Public protests are a vital tool for asserting grievances and creating temporary, yet tangible, communities as the world becomes more democratic and urban in the twenty-first century. While the political and social aspects of protest have been extensively studied, little attention has been paid to the physical spaces in which protests happen. Yet place is a crucial aspect of protests, influencing the dynamics and engagement patterns among participants. In The Design of Protest, Tali Hatuka offers the first extensive discussion of the act of protest as a design: that is, a planned event in a space whose physical geometry and symbolic meaning are used and appropriated by its organizers, who aim to challenge socio-spatial distance between political institutions and the people they should serve.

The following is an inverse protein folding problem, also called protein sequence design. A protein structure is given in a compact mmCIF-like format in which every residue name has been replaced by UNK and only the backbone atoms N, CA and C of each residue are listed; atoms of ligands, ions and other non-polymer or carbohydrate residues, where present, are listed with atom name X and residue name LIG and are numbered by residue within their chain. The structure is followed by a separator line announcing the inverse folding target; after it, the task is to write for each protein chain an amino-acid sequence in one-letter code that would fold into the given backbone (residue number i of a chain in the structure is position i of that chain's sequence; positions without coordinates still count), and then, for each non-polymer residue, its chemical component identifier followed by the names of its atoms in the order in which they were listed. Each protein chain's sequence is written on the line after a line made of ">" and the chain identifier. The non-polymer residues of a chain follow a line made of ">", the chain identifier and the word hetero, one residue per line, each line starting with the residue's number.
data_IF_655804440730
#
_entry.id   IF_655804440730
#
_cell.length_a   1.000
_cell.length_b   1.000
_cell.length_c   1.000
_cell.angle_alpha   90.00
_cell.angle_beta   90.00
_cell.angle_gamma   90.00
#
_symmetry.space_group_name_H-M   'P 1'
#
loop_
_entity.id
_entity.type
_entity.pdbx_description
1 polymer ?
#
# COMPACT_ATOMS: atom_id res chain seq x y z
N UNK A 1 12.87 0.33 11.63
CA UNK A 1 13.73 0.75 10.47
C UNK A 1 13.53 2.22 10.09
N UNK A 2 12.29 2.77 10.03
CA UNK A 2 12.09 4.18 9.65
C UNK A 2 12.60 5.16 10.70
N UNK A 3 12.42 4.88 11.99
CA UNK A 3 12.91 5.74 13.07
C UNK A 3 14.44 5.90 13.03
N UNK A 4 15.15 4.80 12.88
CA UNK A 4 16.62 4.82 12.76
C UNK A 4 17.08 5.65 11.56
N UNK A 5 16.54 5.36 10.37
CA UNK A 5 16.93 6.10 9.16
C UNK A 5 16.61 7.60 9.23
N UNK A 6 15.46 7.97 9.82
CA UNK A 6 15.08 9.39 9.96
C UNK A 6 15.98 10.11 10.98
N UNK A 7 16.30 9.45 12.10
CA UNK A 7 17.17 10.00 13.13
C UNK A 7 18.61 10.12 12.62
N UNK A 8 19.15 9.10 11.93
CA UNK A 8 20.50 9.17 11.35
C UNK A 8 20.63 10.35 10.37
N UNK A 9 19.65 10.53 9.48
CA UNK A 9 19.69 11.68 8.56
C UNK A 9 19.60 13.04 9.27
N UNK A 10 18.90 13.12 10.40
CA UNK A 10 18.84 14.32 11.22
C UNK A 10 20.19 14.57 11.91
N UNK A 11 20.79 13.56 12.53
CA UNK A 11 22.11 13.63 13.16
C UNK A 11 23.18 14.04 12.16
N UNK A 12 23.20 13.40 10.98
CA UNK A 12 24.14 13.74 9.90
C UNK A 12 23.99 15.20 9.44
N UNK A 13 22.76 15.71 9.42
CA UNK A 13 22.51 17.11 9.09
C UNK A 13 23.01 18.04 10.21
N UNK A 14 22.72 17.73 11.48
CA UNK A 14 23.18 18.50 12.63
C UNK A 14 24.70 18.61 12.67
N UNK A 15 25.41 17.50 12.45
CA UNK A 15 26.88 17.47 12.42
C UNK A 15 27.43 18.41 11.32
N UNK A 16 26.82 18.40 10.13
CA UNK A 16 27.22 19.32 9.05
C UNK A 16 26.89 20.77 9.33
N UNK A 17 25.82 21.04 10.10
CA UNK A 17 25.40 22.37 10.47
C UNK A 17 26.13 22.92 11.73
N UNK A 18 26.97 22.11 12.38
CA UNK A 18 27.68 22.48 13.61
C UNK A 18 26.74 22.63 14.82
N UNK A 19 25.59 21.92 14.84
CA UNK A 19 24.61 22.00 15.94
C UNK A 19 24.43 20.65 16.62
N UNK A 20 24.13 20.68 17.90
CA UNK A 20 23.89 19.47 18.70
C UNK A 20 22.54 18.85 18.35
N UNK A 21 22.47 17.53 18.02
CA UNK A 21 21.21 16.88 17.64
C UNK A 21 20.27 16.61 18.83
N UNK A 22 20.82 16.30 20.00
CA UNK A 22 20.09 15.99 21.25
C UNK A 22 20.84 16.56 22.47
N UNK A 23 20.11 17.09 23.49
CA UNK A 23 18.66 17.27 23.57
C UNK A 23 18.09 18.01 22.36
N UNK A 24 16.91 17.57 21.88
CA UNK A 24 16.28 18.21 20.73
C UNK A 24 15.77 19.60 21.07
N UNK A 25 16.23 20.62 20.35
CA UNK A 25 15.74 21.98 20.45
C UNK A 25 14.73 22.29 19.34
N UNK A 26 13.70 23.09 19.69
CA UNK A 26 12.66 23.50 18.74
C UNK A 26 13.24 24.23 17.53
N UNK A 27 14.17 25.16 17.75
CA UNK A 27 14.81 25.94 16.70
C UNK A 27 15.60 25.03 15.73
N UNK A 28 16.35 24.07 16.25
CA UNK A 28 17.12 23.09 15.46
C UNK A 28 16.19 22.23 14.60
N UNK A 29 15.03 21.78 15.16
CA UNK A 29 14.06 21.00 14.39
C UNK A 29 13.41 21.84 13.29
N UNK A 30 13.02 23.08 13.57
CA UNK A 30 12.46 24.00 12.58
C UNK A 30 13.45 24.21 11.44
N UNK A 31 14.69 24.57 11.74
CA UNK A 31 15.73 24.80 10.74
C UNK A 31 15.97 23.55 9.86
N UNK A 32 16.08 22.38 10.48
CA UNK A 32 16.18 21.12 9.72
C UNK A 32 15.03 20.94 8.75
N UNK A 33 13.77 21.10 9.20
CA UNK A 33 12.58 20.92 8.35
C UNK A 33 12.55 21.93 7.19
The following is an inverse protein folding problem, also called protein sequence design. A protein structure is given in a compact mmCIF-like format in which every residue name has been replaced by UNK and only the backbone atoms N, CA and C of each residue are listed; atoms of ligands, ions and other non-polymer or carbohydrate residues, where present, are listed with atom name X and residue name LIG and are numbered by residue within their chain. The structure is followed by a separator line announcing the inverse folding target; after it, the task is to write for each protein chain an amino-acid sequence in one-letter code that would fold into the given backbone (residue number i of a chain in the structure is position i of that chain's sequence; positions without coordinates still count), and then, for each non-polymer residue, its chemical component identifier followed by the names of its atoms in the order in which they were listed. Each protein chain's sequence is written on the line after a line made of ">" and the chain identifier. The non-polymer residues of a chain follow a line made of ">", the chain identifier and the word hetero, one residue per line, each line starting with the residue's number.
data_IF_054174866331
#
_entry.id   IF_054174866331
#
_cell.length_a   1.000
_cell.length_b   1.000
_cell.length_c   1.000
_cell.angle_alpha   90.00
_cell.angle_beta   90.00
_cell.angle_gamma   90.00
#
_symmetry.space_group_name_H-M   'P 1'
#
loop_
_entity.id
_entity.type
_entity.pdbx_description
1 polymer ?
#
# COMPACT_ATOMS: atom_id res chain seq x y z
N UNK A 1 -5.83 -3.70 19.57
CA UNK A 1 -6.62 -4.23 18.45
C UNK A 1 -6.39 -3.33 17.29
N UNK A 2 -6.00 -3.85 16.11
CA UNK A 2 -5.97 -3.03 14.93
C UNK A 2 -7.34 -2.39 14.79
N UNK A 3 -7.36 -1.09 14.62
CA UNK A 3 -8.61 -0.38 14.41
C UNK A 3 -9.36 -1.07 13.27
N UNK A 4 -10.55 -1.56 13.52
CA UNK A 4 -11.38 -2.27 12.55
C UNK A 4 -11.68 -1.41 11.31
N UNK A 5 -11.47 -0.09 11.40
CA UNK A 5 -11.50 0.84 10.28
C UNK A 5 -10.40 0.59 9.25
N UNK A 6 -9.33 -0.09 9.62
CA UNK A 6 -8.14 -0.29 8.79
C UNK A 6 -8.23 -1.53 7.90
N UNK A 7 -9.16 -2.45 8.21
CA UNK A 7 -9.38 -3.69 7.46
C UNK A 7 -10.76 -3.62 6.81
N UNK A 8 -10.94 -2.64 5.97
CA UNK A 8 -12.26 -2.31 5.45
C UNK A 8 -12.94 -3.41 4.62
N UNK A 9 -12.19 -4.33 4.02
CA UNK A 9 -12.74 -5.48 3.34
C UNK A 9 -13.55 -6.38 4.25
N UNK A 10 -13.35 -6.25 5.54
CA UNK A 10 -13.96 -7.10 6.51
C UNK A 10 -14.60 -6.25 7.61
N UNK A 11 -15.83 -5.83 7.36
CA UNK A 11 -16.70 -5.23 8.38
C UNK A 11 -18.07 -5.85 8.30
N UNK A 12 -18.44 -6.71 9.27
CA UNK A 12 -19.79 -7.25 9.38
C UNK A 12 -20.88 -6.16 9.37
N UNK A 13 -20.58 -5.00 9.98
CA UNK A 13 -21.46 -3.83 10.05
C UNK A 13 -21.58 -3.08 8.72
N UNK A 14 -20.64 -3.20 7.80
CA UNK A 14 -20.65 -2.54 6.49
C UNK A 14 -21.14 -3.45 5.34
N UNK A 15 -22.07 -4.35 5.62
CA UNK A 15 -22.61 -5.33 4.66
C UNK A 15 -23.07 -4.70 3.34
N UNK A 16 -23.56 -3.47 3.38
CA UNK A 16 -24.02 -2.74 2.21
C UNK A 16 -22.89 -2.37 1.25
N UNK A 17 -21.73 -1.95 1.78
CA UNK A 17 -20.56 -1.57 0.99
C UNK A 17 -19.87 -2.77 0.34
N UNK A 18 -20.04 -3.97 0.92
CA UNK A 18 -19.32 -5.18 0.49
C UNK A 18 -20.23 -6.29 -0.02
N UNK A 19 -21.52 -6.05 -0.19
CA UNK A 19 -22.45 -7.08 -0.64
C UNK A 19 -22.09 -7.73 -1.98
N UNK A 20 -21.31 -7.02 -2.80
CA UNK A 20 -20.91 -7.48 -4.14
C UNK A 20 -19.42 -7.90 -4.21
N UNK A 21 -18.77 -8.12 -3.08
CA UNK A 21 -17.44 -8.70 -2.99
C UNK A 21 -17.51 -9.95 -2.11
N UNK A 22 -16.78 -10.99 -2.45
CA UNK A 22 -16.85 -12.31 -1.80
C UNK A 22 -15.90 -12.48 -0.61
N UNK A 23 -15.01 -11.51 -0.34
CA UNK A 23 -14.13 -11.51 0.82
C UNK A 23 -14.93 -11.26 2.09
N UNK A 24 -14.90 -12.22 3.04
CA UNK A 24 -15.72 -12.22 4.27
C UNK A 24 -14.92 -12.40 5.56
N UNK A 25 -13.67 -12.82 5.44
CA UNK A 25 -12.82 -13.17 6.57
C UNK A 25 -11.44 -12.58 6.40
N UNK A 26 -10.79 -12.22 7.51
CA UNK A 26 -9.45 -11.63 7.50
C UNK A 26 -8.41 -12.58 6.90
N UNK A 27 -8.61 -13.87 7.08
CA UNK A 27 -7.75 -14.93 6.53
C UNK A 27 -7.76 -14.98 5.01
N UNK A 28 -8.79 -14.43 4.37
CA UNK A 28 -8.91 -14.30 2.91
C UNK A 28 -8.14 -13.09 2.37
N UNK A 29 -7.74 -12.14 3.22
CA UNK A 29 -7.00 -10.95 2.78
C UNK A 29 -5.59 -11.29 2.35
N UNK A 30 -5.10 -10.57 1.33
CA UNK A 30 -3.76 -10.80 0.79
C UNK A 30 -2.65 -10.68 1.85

Presenting case studies from around the world, including Tiananmen Square in Beijing; the National Mall in Washington, DC; Rabin Square in Tel Aviv; and the Plaza de Mayo in Buenos Aires, Hatuka identifies three major dimensions of public protests: the process of planning the protest in a particular place; the choice of spatial choreography of the event, including the value and meaning of specific tactics; and the challenges of performing contemporary protests in public space in a fragmented, complex, and conflicted world. Numerous photographs, detailed diagrams, and plans complement the case studies, which draw upon interviews with city officials, urban planners, and protesters themselves.